Cheese Grater - Recommendations?

Joined Aug 4, 2000
Folks, I'm ready to move into high class. I need a Parmesian cheese grater for domestic use. I have finally tired of using Kraft Parmesian cheese. I want the fresh grated stuff! Should I get the flat grater or the kind that has a crank - wheel? ;)
Joined Mar 13, 2001

If you already have a box grater, look no further and grate on the small holes.

Joined Jan 5, 2001
Congrats! Welcome to the club! I hope you realise that now you'll never be able to go back... ;) I have both types but I never use the one with the wheel because it takes longer to clean and because you always end up with a small piece of cheese in there that refuses to be grated.

Instead, I would purchase a rasp: (see item #4 here: rasp )

It's very versatile and easy to use, and if you use a lot of lemon zest and ginger like I do, you'll find this product fantastic. It's also easier to clean than a box grater.

[ July 27, 2001: Message edited by: Anneke ]
Joined May 6, 2001
I think it's a matter of personal preference. They both work for chocolate, nuts and spices as well as cheese. The flat one takes up less space and is easy to clean. However, the hand crank one would save you from any accidental skin removal :eek:.
I have the flat kind and love it.
Joined Aug 14, 2000
I'm with Kimmie. I love my box grater. no moving parts to break or wear out. I think it may have even been my grandmother's :)
Joined Mar 13, 2001
Yeah Kyle,

I also use my rasp #5 from Martha Stewart when I want a fine look to the cheese!

There too, no parts to break...

Joined Aug 14, 2000
I have the same #5 zester. The handle can't fall off :)

[ July 27, 2001: Message edited by: KyleW ]
Joined Mar 13, 2001



Joined Apr 4, 2000
I had a Zyliss grater I used it once and returned it. It's really less trouble to used the rasp or the box grater. If you have a lot of cheese to grate there is always the food processor.
Joined Aug 29, 2000
I had a Zyliss grater until the grating core fell in the disposal.... Now I have one from Pampered chef. I store it with the cheese in it, inside a Ziplock bag so it's always on hand. If a friend weren't selling the gadget, I'd probably have stuck with a small flat grater I used before that. The attraction of the new grater was a)friendship, and b) interchangeable cores with different size holes and slicer slots.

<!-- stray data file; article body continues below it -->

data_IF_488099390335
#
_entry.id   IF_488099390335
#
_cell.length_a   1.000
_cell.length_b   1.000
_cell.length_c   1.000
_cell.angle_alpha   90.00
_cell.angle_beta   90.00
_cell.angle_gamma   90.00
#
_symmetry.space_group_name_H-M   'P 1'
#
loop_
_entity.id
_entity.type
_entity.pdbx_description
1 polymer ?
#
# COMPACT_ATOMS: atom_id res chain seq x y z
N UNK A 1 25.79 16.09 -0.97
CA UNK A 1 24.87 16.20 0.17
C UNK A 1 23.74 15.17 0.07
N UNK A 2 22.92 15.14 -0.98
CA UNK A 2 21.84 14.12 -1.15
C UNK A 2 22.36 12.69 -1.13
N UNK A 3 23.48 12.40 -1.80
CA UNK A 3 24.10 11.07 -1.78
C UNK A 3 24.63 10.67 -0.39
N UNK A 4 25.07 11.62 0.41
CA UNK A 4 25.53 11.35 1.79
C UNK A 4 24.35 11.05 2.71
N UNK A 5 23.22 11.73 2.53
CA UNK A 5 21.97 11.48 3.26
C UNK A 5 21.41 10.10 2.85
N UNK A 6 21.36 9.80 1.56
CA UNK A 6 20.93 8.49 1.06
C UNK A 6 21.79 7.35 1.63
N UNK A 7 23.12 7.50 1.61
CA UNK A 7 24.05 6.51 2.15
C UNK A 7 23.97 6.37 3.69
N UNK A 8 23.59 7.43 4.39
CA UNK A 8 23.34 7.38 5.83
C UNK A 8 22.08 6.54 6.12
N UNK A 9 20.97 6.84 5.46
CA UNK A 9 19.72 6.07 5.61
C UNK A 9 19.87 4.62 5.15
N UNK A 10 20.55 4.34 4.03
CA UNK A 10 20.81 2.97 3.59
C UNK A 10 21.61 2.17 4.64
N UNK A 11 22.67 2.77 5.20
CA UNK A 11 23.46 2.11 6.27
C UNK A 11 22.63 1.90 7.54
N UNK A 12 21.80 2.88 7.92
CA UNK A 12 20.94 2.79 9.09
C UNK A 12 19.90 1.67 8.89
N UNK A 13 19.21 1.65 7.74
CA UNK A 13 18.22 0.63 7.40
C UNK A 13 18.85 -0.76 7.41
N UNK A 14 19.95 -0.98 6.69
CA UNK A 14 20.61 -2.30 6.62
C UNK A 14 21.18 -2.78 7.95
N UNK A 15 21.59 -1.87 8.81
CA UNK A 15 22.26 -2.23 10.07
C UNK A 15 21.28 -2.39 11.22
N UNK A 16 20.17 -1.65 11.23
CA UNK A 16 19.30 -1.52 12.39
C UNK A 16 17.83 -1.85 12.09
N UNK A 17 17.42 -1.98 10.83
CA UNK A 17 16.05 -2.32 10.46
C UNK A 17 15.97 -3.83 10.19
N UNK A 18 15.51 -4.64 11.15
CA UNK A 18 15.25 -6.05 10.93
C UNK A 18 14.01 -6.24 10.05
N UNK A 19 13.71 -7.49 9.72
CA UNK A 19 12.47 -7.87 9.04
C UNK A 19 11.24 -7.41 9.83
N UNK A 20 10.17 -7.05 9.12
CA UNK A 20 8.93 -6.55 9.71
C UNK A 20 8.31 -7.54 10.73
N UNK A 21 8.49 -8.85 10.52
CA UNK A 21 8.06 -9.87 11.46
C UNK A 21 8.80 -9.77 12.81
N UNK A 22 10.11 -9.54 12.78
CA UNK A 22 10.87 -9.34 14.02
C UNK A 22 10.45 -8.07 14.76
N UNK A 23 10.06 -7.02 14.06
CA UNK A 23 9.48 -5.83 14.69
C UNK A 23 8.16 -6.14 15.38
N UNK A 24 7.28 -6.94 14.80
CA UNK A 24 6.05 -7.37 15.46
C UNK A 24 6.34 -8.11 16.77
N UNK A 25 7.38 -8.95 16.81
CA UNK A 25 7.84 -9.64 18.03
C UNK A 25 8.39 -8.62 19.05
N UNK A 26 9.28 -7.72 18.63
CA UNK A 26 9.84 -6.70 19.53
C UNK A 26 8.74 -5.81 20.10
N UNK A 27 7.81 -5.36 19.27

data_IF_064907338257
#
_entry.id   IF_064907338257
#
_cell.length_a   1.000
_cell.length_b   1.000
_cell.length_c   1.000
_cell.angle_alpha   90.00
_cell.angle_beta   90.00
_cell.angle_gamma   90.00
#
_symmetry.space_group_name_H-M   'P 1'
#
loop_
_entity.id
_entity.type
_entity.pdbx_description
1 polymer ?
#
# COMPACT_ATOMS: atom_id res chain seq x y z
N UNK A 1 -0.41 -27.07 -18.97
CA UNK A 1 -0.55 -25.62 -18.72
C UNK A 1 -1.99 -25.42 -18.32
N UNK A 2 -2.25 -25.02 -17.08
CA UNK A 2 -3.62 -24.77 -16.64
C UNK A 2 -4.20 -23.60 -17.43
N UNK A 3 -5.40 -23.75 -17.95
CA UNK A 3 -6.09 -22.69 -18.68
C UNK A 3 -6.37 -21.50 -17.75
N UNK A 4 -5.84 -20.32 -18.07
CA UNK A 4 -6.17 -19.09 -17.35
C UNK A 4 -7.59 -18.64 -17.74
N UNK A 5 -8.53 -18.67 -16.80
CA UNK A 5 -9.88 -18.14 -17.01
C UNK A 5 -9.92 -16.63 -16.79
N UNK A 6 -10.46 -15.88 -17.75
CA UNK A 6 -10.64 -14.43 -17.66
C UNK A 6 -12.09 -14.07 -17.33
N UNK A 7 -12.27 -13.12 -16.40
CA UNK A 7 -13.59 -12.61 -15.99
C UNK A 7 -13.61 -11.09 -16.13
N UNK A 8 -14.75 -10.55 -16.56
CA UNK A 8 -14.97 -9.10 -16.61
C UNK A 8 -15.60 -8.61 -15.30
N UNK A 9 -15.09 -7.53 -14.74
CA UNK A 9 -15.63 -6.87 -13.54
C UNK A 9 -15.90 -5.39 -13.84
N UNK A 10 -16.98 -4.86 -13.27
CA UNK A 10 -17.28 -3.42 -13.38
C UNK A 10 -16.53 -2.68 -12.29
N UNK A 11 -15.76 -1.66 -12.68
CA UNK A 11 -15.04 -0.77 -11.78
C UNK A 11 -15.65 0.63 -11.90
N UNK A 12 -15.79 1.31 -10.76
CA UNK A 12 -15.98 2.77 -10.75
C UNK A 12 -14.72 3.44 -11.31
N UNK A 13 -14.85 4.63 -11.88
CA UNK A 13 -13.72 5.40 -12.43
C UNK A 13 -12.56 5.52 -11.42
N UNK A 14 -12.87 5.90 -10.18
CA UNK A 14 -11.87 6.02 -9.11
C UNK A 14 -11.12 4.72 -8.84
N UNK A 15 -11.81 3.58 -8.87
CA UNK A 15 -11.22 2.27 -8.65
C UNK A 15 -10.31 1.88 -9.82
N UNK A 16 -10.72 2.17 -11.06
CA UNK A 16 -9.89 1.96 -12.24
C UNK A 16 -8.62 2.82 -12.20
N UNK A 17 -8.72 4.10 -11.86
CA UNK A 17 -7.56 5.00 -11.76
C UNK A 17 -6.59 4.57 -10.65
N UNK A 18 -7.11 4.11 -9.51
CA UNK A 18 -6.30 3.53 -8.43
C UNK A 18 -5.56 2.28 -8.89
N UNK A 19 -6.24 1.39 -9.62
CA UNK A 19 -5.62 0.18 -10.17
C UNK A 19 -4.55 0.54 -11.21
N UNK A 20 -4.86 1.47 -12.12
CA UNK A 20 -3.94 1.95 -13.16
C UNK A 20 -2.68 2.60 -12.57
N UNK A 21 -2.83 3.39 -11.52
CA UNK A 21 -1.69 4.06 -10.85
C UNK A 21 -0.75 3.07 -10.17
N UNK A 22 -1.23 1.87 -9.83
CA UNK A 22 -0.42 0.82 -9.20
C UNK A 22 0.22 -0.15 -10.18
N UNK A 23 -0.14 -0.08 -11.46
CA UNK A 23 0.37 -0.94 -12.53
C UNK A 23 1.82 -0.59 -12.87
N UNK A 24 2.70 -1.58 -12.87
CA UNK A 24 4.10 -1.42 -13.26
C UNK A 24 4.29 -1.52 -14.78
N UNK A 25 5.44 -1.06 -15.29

Joined Apr 30, 2001
I love my Zyliss for doing just a little and it's a fun toy at the table. I, like Mezzaluna, store it in a ziploc. I certainly don't wash it every time I use it.

I use my box grater [or even my salad shooter] for large amounts.
Joined Aug 11, 2000
I much prefer my rasp grater to the box grater/processor, although when 'large' amounts of grated stuff are needed, I default to my processor. The rasp is effortless, and I believe one can purchase a fine, medium, or coarse rasp. Incidentially, courtesy of a magazine I read, they suggested inverting the rasp when you use it to zest fruits (that is, the fruit under the rasp, and the rasp inverted over the fruit. You collect the zest in the underside of the rasp, and can easily measure it out from there.
Joined May 23, 2010
I haven't tried Microplane's Graters but I've heard a lot of good about them.

I prefer the flat graters for parmesan cheese.
Joined Dec 23, 2000
The Microplane was invented - 12 or so years ago - as a remarkable new form of wood rasp. It was Leonard Lee, founder of Lee Valley/Veritas woodworkers supply store, who pointed out how great it was for kitchen use.

It grates cheese, garlic, nutmeg - almost anything fairly firm - like no other tool.  And, when you're finished in the kitchen, you can use it in your wood shop as a highly efficient and precise wood plane!  /img/vbsmilies/smilies/thumb.gif

Joined Feb 1, 2007
Less well known is the diversity of blade types made by Microplane. There are at least 8 of them, each of which cuts differently. And, of course, they come in numerous configurations.

As Mike points out, they are fantastic tools in both the kitchen and the workshop.

One correction, however. The Microplane was not "a remarkable new form of wood rasp." The Stanley Shur-Form tools preceeded them, and used the same style of blade. The difference is that advanced metal-working technology allows the Microplane's to use smaller teeth that, as a practical matter, never need sharpening. The Shur-Forms would go dull, over time, and the blades had to be replaced.

I still have both a flat and a round Shur-Form in my workshop. But, to the best of my knowledge, replacement blades are no longer available.
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